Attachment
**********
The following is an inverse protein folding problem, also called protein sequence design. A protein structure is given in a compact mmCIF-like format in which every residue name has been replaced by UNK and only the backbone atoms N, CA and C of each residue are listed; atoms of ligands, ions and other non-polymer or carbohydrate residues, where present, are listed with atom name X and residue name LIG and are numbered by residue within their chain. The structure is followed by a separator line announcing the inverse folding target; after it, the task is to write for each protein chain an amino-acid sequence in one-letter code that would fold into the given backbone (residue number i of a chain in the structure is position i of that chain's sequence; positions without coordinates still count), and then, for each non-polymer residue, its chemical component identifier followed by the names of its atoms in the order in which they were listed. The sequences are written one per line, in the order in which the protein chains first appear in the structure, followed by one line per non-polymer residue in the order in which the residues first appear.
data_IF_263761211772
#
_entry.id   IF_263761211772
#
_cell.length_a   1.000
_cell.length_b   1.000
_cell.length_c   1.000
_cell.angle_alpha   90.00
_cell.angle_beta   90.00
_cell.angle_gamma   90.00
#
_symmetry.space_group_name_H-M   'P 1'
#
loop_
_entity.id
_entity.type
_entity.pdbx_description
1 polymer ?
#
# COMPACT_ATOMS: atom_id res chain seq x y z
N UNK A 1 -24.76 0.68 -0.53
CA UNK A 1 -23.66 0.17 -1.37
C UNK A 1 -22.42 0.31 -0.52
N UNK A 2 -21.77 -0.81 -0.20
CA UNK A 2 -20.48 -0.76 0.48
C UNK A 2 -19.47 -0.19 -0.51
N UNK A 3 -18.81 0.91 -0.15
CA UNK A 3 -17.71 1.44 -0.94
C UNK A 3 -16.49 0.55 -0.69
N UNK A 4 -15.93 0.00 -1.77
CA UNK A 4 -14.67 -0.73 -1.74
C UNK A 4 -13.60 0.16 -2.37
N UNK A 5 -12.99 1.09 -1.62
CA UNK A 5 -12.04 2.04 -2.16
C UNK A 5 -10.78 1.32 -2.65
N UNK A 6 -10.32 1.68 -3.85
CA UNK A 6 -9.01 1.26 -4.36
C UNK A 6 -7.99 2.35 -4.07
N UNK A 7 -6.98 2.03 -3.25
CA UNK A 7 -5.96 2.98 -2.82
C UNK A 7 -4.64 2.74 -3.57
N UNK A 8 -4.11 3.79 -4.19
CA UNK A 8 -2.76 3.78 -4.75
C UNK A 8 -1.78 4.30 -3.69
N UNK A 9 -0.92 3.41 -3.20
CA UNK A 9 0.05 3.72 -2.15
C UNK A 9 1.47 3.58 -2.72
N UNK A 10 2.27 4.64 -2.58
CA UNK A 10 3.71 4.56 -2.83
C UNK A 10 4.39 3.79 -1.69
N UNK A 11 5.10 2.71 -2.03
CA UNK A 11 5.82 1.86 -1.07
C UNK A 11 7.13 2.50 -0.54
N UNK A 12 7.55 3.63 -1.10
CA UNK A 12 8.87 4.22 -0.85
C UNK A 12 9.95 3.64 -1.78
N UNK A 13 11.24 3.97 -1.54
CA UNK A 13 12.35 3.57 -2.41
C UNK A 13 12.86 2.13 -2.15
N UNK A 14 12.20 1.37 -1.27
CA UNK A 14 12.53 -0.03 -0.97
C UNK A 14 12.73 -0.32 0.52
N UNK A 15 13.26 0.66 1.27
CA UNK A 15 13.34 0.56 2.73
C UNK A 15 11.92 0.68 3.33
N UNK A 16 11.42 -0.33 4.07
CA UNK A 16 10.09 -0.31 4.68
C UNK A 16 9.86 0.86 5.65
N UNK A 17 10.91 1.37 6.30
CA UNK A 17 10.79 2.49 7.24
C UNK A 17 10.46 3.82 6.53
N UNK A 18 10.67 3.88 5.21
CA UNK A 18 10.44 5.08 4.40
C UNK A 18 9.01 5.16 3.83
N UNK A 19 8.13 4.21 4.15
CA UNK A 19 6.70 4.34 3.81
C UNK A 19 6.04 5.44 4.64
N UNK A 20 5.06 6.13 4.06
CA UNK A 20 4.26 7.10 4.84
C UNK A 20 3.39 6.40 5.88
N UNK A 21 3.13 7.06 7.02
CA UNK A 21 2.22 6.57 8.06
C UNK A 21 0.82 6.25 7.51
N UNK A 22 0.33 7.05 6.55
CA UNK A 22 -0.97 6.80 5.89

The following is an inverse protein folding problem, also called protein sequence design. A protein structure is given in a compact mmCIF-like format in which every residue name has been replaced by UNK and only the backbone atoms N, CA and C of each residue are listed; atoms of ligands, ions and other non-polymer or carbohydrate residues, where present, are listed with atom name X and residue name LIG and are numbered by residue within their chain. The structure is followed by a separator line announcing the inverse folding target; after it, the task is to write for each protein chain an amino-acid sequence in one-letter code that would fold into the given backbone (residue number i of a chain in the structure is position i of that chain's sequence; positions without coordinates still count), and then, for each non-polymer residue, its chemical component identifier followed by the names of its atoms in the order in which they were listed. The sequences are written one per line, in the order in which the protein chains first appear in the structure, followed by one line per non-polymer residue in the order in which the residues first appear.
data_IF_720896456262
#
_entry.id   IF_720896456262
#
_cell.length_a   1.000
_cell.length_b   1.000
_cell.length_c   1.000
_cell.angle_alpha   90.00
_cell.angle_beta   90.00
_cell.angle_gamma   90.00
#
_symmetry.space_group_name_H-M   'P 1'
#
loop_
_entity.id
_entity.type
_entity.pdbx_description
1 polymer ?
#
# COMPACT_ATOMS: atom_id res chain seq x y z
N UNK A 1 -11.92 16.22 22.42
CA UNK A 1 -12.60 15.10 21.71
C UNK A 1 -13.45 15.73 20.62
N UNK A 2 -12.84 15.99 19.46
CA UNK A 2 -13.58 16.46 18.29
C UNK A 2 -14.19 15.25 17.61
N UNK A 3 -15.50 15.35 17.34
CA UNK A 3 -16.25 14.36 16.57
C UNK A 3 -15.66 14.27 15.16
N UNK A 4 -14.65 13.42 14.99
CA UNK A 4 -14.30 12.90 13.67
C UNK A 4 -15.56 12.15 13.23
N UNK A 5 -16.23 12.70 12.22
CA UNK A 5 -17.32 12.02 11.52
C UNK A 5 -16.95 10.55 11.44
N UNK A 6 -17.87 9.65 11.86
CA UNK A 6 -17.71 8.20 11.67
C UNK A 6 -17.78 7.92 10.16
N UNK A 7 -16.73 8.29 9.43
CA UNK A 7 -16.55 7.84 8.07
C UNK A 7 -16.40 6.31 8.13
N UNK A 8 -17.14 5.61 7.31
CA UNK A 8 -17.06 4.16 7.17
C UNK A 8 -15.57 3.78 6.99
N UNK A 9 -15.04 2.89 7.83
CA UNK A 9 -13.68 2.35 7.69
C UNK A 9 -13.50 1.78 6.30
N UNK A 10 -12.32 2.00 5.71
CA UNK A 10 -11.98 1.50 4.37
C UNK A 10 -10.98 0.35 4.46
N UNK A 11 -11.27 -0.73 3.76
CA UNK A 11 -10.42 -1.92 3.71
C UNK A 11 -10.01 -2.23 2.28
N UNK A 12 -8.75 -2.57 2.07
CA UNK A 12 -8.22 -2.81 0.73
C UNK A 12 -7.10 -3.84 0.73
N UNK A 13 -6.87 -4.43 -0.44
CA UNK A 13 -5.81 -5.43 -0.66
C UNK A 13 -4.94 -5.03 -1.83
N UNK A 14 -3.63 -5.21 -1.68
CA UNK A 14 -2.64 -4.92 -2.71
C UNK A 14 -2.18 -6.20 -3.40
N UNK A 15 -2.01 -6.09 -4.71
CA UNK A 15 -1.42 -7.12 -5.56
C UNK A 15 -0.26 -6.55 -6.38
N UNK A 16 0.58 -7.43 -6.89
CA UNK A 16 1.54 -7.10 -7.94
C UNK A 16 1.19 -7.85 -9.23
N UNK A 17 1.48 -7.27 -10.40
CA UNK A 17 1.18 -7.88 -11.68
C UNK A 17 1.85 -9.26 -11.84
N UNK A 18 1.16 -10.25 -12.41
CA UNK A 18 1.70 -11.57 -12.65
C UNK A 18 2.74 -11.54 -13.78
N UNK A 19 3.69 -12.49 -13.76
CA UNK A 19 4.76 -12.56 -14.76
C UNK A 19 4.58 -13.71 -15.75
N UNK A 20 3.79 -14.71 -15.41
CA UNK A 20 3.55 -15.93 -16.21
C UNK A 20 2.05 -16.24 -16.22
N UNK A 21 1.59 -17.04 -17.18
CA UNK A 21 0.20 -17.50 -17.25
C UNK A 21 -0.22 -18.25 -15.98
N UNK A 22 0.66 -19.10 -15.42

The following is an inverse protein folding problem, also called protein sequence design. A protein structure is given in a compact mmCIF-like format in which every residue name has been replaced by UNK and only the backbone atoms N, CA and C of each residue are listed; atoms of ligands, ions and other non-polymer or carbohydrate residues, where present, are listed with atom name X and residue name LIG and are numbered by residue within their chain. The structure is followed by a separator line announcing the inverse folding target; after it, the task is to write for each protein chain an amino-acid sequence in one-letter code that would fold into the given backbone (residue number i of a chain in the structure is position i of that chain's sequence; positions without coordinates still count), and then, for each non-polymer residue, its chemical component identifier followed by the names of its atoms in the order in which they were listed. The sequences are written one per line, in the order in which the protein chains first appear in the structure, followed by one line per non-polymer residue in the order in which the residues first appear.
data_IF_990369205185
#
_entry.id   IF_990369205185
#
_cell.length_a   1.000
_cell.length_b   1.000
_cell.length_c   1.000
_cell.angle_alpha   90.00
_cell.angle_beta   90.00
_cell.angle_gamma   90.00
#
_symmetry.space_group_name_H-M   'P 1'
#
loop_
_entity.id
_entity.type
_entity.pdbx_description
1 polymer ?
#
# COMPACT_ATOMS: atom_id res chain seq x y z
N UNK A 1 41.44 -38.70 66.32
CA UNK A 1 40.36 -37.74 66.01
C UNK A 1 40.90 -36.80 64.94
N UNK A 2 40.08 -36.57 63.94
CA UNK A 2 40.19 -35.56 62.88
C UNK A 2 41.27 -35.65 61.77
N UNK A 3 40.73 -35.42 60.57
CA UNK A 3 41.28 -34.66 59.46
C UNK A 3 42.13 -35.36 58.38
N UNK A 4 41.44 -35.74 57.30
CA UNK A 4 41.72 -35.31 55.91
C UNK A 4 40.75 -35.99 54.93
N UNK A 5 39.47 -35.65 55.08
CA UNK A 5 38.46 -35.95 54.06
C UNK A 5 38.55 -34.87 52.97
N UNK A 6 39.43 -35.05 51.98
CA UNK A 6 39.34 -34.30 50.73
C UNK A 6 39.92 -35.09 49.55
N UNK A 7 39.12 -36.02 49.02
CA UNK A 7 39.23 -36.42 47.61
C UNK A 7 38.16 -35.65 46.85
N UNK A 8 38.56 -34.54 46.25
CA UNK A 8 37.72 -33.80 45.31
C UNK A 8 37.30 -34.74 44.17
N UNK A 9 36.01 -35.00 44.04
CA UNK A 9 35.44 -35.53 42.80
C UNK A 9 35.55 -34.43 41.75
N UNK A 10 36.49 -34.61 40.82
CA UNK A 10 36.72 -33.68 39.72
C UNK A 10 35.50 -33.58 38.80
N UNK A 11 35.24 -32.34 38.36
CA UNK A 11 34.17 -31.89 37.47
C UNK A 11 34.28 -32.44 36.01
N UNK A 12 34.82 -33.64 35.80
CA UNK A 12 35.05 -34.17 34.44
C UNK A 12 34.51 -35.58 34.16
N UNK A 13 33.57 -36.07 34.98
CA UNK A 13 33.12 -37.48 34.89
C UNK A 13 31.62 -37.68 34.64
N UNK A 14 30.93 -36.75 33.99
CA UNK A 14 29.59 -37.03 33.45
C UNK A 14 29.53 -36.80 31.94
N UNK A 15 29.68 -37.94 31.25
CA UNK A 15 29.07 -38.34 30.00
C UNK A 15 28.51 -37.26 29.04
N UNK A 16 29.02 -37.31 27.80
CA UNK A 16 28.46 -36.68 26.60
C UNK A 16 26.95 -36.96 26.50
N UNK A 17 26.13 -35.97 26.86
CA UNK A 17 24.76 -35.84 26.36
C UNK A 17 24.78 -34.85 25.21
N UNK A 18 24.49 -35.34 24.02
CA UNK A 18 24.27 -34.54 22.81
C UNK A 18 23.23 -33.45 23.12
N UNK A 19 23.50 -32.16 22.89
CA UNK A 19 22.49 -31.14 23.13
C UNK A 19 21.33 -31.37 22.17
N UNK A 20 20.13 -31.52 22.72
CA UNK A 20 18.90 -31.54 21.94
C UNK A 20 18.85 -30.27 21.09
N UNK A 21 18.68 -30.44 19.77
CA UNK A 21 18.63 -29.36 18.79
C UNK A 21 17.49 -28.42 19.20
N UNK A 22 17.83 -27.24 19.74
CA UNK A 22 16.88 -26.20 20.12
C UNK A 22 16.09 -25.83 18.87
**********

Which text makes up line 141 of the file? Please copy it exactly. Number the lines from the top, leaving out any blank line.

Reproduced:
N UNK A 12 -8.75 -2.57 2.07